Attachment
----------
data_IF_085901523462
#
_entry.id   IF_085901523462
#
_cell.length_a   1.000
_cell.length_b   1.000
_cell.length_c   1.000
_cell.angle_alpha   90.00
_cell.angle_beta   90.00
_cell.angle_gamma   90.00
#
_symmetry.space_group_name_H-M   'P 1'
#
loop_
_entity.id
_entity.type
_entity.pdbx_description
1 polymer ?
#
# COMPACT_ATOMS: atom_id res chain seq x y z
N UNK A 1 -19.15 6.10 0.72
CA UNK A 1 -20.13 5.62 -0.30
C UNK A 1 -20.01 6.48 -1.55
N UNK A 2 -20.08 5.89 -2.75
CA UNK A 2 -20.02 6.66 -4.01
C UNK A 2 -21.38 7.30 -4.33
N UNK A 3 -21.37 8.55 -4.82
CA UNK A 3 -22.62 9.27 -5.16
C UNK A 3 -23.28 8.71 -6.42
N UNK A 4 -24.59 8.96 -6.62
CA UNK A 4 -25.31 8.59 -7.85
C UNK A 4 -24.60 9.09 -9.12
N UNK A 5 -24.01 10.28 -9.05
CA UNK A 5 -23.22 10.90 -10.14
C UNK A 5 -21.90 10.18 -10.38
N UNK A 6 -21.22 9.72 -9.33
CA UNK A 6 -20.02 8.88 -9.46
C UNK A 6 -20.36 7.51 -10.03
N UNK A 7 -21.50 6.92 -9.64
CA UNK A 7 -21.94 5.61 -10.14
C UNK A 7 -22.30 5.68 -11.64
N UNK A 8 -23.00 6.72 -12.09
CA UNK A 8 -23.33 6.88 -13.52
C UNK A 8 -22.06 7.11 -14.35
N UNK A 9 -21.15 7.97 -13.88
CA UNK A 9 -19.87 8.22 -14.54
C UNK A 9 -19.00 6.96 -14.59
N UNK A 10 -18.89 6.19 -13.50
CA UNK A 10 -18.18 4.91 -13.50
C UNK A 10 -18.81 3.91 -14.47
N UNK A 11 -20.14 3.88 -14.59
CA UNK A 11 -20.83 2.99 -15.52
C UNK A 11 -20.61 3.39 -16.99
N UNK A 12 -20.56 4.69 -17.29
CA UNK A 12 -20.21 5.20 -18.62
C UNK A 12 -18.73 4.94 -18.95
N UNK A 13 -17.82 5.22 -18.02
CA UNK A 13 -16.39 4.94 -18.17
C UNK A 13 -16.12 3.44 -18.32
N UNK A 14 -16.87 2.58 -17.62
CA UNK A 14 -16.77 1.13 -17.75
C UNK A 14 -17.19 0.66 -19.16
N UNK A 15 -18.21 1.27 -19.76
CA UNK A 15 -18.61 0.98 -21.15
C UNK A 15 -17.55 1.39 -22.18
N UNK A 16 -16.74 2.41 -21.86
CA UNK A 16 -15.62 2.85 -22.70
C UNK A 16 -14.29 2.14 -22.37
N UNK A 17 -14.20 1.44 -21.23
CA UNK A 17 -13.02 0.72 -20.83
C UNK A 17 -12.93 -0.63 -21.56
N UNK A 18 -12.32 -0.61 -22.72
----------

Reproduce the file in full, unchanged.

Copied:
data_IF_085901523462
#
_entry.id   IF_085901523462
#
_cell.length_a   1.000
_cell.length_b   1.000
_cell.length_c   1.000
_cell.angle_alpha   90.00
_cell.angle_beta   90.00
_cell.angle_gamma   90.00
#
_symmetry.space_group_name_H-M   'P 1'
#
loop_
_entity.id
_entity.type
_entity.pdbx_description
1 polymer ?
#
# COMPACT_ATOMS: atom_id res chain seq x y z
N UNK A 1 -19.15 6.10 0.72
CA UNK A 1 -20.13 5.62 -0.30
C UNK A 1 -20.01 6.48 -1.55
N UNK A 2 -20.08 5.89 -2.75
CA UNK A 2 -20.02 6.66 -4.01
C UNK A 2 -21.38 7.30 -4.33
N UNK A 3 -21.37 8.55 -4.82
CA UNK A 3 -22.62 9.27 -5.16
C UNK A 3 -23.28 8.71 -6.42
N UNK A 4 -24.59 8.96 -6.62
CA UNK A 4 -25.31 8.59 -7.85
C UNK A 4 -24.60 9.09 -9.12
N UNK A 5 -24.01 10.28 -9.05
CA UNK A 5 -23.22 10.90 -10.14
C UNK A 5 -21.90 10.18 -10.38
N UNK A 6 -21.22 9.72 -9.33
CA UNK A 6 -20.02 8.88 -9.46
C UNK A 6 -20.36 7.51 -10.03
N UNK A 7 -21.50 6.92 -9.64
CA UNK A 7 -21.94 5.61 -10.14
C UNK A 7 -22.30 5.68 -11.64
N UNK A 8 -23.00 6.72 -12.09
CA UNK A 8 -23.33 6.88 -13.52
C UNK A 8 -22.06 7.11 -14.35
N UNK A 9 -21.15 7.97 -13.88
CA UNK A 9 -19.87 8.22 -14.54
C UNK A 9 -19.00 6.96 -14.59
N UNK A 10 -18.89 6.19 -13.50
CA UNK A 10 -18.18 4.91 -13.50
C UNK A 10 -18.81 3.91 -14.47
N UNK A 11 -20.14 3.88 -14.59
CA UNK A 11 -20.83 2.99 -15.52
C UNK A 11 -20.61 3.39 -16.99
N UNK A 12 -20.56 4.69 -17.29
CA UNK A 12 -20.21 5.20 -18.62
C UNK A 12 -18.73 4.94 -18.95
N UNK A 13 -17.82 5.22 -18.02
CA UNK A 13 -16.39 4.94 -18.17
C UNK A 13 -16.12 3.44 -18.32
N UNK A 14 -16.87 2.58 -17.62
CA UNK A 14 -16.77 1.13 -17.75
C UNK A 14 -17.19 0.66 -19.16
N UNK A 15 -18.21 1.27 -19.76
CA UNK A 15 -18.61 0.98 -21.15
C UNK A 15 -17.55 1.39 -22.18
N UNK A 16 -16.74 2.41 -21.86
CA UNK A 16 -15.62 2.85 -22.70
C UNK A 16 -14.29 2.14 -22.37
N UNK A 17 -14.20 1.44 -21.23
CA UNK A 17 -13.02 0.72 -20.83
C UNK A 17 -12.93 -0.63 -21.56
N UNK A 18 -12.32 -0.61 -22.72